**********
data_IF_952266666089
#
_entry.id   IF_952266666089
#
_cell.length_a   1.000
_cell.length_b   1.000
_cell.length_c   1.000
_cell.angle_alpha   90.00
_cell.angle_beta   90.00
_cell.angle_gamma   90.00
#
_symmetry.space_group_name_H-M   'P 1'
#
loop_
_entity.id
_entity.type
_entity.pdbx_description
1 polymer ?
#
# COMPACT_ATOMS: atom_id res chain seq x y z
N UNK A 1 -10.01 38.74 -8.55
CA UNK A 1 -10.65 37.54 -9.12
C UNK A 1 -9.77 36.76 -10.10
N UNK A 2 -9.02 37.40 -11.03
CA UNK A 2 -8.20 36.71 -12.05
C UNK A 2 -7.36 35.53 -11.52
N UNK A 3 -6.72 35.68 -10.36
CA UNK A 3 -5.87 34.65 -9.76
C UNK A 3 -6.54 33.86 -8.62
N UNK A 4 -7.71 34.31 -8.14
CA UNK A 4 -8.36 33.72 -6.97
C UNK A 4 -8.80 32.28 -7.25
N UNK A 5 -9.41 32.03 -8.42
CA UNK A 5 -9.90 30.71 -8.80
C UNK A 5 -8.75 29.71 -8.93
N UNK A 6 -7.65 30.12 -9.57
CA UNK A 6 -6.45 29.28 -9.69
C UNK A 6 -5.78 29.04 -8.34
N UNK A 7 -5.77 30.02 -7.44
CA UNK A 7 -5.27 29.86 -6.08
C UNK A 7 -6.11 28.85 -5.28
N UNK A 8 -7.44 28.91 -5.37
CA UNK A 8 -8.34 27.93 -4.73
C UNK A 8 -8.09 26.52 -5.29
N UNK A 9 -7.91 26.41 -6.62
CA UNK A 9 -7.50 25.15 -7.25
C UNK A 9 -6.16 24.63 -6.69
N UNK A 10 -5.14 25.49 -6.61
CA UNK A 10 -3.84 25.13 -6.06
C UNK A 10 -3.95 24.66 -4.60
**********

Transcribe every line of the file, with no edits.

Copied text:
data_IF_952266666089
#
_entry.id   IF_952266666089
#
_cell.length_a   1.000
_cell.length_b   1.000
_cell.length_c   1.000
_cell.angle_alpha   90.00
_cell.angle_beta   90.00
_cell.angle_gamma   90.00
#
_symmetry.space_group_name_H-M   'P 1'
#
loop_
_entity.id
_entity.type
_entity.pdbx_description
1 polymer ?
#
# COMPACT_ATOMS: atom_id res chain seq x y z
N UNK A 1 -10.01 38.74 -8.55
CA UNK A 1 -10.65 37.54 -9.12
C UNK A 1 -9.77 36.76 -10.10
N UNK A 2 -9.02 37.40 -11.03
CA UNK A 2 -8.20 36.71 -12.05
C UNK A 2 -7.36 35.53 -11.52
N UNK A 3 -6.72 35.68 -10.36
CA UNK A 3 -5.87 34.65 -9.76
C UNK A 3 -6.54 33.86 -8.62
N UNK A 4 -7.71 34.31 -8.14
CA UNK A 4 -8.36 33.72 -6.97
C UNK A 4 -8.80 32.28 -7.25
N UNK A 5 -9.41 32.03 -8.42
CA UNK A 5 -9.90 30.71 -8.80
C UNK A 5 -8.75 29.71 -8.93
N UNK A 6 -7.65 30.12 -9.57
CA UNK A 6 -6.45 29.28 -9.69
C UNK A 6 -5.78 29.04 -8.34
N UNK A 7 -5.77 30.02 -7.44
CA UNK A 7 -5.27 29.86 -6.08
C UNK A 7 -6.11 28.85 -5.28
N UNK A 8 -7.44 28.91 -5.37
CA UNK A 8 -8.34 27.93 -4.73
C UNK A 8 -8.09 26.52 -5.29
N UNK A 9 -7.91 26.41 -6.62
CA UNK A 9 -7.50 25.15 -7.25
C UNK A 9 -6.16 24.63 -6.69
N UNK A 10 -5.14 25.49 -6.61
CA UNK A 10 -3.84 25.13 -6.06
C UNK A 10 -3.95 24.66 -4.60